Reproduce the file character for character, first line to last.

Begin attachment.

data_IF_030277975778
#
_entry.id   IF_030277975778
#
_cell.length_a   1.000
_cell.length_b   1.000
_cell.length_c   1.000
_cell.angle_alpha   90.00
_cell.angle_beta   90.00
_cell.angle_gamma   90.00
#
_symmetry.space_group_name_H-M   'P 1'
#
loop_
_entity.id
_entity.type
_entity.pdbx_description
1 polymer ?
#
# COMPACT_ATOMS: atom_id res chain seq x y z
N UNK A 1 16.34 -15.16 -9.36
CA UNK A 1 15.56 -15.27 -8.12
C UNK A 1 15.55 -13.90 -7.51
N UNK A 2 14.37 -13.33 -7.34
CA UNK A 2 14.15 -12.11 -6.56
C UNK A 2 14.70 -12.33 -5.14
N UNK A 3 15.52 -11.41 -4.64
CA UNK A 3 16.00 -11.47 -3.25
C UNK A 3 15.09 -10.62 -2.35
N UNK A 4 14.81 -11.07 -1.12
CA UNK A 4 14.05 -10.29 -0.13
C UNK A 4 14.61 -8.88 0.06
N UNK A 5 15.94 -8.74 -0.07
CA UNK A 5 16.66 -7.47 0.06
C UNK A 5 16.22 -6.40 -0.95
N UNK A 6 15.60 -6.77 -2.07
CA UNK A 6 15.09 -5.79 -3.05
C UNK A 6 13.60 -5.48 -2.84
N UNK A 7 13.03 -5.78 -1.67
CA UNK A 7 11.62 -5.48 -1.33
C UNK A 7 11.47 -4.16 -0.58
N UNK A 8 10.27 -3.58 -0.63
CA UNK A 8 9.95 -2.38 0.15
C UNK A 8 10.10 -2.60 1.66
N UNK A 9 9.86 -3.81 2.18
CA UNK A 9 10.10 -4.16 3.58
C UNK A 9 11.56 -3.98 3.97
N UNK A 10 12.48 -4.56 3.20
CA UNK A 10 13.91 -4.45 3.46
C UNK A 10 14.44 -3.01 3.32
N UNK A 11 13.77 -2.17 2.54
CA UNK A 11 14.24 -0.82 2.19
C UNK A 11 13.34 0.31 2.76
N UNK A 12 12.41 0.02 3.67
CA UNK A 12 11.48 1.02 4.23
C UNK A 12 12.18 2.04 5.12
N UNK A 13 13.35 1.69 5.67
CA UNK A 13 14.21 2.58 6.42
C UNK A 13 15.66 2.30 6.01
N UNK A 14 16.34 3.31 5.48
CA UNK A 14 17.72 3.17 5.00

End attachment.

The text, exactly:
data_IF_030277975778
#
_entry.id   IF_030277975778
#
_cell.length_a   1.000
_cell.length_b   1.000
_cell.length_c   1.000
_cell.angle_alpha   90.00
_cell.angle_beta   90.00
_cell.angle_gamma   90.00
#
_symmetry.space_group_name_H-M   'P 1'
#
loop_
_entity.id
_entity.type
_entity.pdbx_description
1 polymer ?
#
# COMPACT_ATOMS: atom_id res chain seq x y z
N UNK A 1 16.34 -15.16 -9.36
CA UNK A 1 15.56 -15.27 -8.12
C UNK A 1 15.55 -13.90 -7.51
N UNK A 2 14.37 -13.33 -7.34
CA UNK A 2 14.15 -12.11 -6.56
C UNK A 2 14.70 -12.33 -5.14
N UNK A 3 15.52 -11.41 -4.64
CA UNK A 3 16.00 -11.47 -3.25
C UNK A 3 15.09 -10.62 -2.35
N UNK A 4 14.81 -11.07 -1.12
CA UNK A 4 14.05 -10.29 -0.13
C UNK A 4 14.61 -8.88 0.06
N UNK A 5 15.94 -8.74 -0.07
CA UNK A 5 16.66 -7.47 0.06
C UNK A 5 16.22 -6.40 -0.95
N UNK A 6 15.60 -6.77 -2.07
CA UNK A 6 15.09 -5.79 -3.05
C UNK A 6 13.60 -5.48 -2.84
N UNK A 7 13.03 -5.78 -1.67
CA UNK A 7 11.62 -5.48 -1.33
C UNK A 7 11.47 -4.16 -0.58
N UNK A 8 10.27 -3.58 -0.63
CA UNK A 8 9.95 -2.38 0.15
C UNK A 8 10.10 -2.60 1.66
N UNK A 9 9.86 -3.81 2.18
CA UNK A 9 10.10 -4.16 3.58
C UNK A 9 11.56 -3.98 3.97
N UNK A 10 12.48 -4.56 3.20
CA UNK A 10 13.91 -4.45 3.46
C UNK A 10 14.44 -3.01 3.32
N UNK A 11 13.77 -2.17 2.54
CA UNK A 11 14.24 -0.82 2.19
C UNK A 11 13.34 0.31 2.76
N UNK A 12 12.41 0.02 3.67
CA UNK A 12 11.48 1.02 4.23
C UNK A 12 12.18 2.04 5.12
N UNK A 13 13.35 1.69 5.67
CA UNK A 13 14.21 2.58 6.42
C UNK A 13 15.66 2.30 6.01
N UNK A 14 16.34 3.31 5.48
CA UNK A 14 17.72 3.17 5.00